In a world where a single virus has caused the death of thousands, revealed injustices within health care systems, and incited a great war over toilet paper, two Portuguese comedians defied all odds and brought some light to these dark lonely days. In a time of social distancing, they brought together over 40k people and a lonesome radio host in Longyearbyen, Norway. All with a single live stream.
A live stream about nothing and everything
Amidst the Covid chaos, and with the mission to preserve his sanity, Bruno Nogueira, a famous Portuguese comedian/host/writer, started a daily Instagram live stream, ‘Como é que o bicho mexe?’ (or ‘How does the animal move?’). This impromptu decision would soon make Nogueira one of the unsung heroes of the Portuguese nation, creating a new ritual for their daily Groundhog Day-esque routine.
Every day at 23h00 sharp, after a day of staring at the same 4 walls, thousands are greeted with a tired man having a glass of wine: Bruno Nogueira. Throughout the live stream, Nogueira calls one of his friends he feels like talking to, often other comedians or celebrities. And what do they talk about? Nothing really, but also everything; whatever is on their minds, or what they have been up to. The point isn’t to get a certain message across, but to bring some light into people’s lives, to reduce the social distance, and to show that we’re all together in this constant hand-washing life.
Welcome to the Arctic: 40k at a time
It was April 2nd, just another night of social distancing with the company of Nogueira’s live. On that day, Nuno Markl, a Portuguese comedian/writer/radio host, while talking to Nogueira, decided to share a discovery he made through Radio garden: Arctic Outpost radio.
At the time, all he knew was that it was a small radio station created by a so-called Cal Lockwood. Despite the quality jazz tracks it played, it had few listeners, and only 3 Instagram followers- two of which were Markl himself and his ex-wife. Unknowing the impact they could have, the Portuguese comedians remarked that it would be fun if the viewers – about 40 thousand at that point – could give the station a listen, and escort bayan follow its Instagram page.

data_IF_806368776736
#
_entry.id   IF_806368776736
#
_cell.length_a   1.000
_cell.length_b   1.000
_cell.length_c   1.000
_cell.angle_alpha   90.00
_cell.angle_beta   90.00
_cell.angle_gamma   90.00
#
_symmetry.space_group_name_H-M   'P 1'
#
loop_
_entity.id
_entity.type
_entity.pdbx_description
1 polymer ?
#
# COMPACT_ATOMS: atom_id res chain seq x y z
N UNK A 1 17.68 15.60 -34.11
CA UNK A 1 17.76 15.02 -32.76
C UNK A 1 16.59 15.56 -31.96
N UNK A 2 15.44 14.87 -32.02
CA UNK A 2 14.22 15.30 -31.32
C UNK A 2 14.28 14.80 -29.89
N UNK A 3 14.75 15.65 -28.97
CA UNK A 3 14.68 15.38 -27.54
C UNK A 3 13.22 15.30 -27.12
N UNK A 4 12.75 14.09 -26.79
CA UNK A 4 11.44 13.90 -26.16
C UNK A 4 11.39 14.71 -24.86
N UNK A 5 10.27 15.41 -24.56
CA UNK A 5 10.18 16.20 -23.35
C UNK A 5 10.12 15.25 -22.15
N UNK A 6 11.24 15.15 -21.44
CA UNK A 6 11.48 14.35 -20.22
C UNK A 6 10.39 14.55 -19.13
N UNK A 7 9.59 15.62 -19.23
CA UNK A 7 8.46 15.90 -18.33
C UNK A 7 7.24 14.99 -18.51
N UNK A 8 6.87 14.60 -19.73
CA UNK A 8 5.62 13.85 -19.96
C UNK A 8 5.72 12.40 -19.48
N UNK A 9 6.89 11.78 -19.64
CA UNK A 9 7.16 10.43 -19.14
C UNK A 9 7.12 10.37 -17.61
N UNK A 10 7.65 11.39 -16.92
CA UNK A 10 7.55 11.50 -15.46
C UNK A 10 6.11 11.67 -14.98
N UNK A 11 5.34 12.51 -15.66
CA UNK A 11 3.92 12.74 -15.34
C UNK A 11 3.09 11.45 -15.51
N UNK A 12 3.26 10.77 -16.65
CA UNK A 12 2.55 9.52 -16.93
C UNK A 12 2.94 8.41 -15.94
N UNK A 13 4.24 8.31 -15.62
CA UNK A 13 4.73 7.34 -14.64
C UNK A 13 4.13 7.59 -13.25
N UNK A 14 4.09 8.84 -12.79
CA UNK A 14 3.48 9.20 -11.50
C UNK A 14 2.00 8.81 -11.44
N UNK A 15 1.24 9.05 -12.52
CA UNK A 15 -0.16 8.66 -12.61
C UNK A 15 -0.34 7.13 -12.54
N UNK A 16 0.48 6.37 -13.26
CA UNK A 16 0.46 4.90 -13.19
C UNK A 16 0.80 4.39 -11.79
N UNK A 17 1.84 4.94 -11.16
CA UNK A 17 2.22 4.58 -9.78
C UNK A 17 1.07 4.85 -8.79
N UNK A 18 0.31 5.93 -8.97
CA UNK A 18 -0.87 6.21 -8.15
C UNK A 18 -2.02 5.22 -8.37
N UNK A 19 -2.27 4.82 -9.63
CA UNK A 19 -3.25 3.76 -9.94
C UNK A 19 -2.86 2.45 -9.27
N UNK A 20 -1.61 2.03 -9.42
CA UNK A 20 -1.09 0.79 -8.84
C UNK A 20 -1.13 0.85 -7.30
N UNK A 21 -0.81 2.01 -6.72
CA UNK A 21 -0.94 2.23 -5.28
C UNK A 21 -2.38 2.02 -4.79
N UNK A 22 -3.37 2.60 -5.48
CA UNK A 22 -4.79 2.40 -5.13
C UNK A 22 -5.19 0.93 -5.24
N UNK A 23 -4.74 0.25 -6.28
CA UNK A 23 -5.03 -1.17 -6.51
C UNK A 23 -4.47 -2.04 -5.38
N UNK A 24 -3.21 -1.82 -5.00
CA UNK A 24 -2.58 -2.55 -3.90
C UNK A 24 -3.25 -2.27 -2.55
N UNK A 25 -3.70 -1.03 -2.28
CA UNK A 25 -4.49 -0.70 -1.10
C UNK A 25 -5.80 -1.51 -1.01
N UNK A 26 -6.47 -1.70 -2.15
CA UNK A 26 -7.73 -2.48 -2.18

5 minutes later, Cal Lockwood had 20k Instagram followers, and a day later, over 40k. Lockwood’s Instagram was flooded with messages of support from Portugal. The influx of supporters, even surpassed the radio’s server capacity, causing temporary connection issues.
To promptly show his gratitude for the new surge of support, as requested by his new listeners, around 3 am, Cal Lockwood played a tune by one of the most famous Portuguese jazz musicians, Mário Laginga. In Nogueira’s live the next day, Laginha joked it to be the highlight of his long-lasting career.
A passion project
Arctic Outpost radio started as a personal project by Cal Lockwood a few years ago. Through his AM-MW station, he plays early 20th-century jazz, blues, big band, and vintage country. At first, this was mostly for himself, as he believed no one listened to AM radio anymore. A year ago, a friend convinced him to put his radio broadcast online and the rest, as they say, is history.
Cal Lockwood’s success, though started by Markl, has certainly continued by his charming music choice. Arctic Outpost radio opens the door to a period in music history that leaves one feeling nostalgic, in the lightest and most heart-warming way possible. It envelops listeners into a simpler world, where the word ‘corona’ doesn’t even exist.
A little less lonely
The world is somewhat unsettling at the moment. With the fear of the virus itself, the struggle to adapt to new routines, and the unknown time for which many won’t see their loved ones, it’s easy to struggle to see the glass as half full. But as I write this piece, listening to Cal Lockwood’s wonderfully chosen tracks, together with 519 others -432 of which are from Portugal- I can say I’m starting to feel a little less lonely, and a bit more hopeful.
Thank you Cal.
**This article has been republished due to technical issues.**
Cover: Rayan Almuslem
Edited By: Margarete Schweinitz